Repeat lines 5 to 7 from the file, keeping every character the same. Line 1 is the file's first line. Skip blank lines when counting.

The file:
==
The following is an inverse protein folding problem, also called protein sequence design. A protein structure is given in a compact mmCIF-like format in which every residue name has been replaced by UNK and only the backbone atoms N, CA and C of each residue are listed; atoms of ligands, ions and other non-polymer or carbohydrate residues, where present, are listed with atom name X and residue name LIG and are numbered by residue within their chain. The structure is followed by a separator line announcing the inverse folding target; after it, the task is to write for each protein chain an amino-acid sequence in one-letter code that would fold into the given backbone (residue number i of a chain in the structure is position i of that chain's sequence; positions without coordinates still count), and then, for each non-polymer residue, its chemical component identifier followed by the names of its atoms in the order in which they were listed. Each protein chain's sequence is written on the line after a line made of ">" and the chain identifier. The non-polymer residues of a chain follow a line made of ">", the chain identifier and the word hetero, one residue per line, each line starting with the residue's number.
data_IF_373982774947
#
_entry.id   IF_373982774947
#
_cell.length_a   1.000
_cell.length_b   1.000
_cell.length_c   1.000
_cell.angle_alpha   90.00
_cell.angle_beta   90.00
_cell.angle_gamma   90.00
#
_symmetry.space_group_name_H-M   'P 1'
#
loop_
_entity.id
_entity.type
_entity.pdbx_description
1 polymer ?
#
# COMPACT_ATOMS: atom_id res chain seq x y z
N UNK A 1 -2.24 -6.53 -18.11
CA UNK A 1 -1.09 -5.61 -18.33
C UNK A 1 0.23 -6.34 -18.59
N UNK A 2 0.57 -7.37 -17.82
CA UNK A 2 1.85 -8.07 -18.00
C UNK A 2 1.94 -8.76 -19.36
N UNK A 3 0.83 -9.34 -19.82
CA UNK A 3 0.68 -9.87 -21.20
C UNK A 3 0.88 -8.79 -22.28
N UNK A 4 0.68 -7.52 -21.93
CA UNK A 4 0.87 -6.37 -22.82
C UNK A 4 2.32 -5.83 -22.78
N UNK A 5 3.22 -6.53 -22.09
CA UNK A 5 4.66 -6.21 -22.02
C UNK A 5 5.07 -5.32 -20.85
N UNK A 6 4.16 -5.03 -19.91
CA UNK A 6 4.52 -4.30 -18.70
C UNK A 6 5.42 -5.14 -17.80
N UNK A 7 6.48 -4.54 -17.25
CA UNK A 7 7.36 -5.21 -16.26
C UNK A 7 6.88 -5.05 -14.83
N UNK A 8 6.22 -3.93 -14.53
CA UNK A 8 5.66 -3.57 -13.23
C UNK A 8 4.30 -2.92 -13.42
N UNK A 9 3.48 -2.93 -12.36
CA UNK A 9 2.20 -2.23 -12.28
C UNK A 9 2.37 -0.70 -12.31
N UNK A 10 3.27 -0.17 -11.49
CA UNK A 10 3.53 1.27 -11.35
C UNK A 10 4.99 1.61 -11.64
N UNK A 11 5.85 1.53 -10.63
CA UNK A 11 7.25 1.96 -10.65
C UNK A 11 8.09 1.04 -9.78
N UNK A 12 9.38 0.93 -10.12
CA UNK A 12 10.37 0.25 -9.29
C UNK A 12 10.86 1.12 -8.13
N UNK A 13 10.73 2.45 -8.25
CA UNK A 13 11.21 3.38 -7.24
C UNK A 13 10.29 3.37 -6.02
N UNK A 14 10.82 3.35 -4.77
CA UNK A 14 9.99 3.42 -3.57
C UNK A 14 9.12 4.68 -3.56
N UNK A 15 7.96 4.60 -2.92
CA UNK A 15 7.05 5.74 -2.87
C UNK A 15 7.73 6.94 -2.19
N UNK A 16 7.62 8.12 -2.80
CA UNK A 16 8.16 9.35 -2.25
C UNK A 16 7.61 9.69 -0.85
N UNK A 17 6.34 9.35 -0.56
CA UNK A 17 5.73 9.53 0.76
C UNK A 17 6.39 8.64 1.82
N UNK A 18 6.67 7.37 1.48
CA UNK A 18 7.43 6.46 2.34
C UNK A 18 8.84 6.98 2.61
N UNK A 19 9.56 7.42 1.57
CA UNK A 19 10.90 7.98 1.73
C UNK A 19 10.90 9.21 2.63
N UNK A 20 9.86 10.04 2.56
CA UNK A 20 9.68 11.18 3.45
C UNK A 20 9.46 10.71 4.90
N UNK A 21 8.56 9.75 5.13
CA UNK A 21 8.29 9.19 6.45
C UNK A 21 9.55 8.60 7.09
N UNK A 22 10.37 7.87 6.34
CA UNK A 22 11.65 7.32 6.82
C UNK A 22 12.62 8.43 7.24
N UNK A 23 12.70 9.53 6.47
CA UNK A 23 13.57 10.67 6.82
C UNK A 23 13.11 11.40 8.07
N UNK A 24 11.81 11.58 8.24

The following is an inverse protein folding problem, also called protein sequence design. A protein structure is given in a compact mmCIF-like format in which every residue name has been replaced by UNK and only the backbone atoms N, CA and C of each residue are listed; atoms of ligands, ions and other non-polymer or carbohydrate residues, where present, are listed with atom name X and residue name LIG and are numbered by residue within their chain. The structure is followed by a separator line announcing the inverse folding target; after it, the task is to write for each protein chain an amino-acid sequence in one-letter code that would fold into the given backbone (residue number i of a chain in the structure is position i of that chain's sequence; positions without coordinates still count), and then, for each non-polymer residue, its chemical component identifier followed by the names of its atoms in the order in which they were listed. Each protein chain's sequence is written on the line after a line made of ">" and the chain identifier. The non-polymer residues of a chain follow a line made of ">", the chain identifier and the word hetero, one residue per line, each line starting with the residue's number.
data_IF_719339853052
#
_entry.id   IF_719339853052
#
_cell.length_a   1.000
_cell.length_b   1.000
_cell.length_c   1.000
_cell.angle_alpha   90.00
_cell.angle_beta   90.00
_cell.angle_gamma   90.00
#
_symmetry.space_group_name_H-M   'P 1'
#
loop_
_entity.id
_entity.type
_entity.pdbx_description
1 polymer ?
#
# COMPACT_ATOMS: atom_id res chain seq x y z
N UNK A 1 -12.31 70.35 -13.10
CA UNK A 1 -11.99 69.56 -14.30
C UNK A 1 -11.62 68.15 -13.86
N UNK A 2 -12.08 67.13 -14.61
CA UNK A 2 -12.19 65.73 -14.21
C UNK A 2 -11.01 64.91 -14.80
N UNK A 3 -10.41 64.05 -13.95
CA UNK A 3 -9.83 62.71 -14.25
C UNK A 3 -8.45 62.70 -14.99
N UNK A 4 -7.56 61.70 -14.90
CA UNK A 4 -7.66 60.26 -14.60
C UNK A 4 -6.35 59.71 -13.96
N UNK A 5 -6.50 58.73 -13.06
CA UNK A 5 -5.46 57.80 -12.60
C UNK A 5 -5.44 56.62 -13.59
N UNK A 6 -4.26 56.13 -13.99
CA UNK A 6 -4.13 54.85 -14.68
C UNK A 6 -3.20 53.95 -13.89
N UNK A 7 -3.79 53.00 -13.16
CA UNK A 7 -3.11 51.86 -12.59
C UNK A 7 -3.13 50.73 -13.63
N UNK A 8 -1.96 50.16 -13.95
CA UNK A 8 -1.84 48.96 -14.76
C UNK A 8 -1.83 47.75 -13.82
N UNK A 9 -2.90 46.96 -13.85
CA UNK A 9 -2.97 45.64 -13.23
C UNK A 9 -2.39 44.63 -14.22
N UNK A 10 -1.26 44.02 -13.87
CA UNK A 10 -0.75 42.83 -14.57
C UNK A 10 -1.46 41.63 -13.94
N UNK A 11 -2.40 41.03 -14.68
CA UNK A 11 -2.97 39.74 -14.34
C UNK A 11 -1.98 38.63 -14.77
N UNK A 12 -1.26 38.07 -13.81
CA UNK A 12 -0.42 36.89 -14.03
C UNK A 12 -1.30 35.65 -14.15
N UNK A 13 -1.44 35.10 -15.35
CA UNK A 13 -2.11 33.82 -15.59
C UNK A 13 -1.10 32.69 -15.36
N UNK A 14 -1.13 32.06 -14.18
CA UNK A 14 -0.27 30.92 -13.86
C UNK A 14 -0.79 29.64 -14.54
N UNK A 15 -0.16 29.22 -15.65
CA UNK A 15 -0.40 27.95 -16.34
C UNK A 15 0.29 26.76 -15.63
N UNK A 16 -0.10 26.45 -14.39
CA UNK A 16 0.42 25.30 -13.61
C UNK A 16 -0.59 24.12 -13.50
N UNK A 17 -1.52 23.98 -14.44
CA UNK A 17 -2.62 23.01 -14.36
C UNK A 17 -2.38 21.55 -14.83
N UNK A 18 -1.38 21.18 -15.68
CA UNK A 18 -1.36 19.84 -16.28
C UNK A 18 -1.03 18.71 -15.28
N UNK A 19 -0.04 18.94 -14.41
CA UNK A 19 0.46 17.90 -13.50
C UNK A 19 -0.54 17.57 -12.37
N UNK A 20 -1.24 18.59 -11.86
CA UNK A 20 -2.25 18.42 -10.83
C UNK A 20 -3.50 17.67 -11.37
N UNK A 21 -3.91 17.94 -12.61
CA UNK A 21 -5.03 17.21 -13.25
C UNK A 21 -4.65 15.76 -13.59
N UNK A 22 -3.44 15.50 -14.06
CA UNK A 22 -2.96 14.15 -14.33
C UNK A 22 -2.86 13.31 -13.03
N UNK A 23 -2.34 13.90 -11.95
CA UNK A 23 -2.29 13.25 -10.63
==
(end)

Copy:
#
_cell.length_a   1.000
_cell.length_b   1.000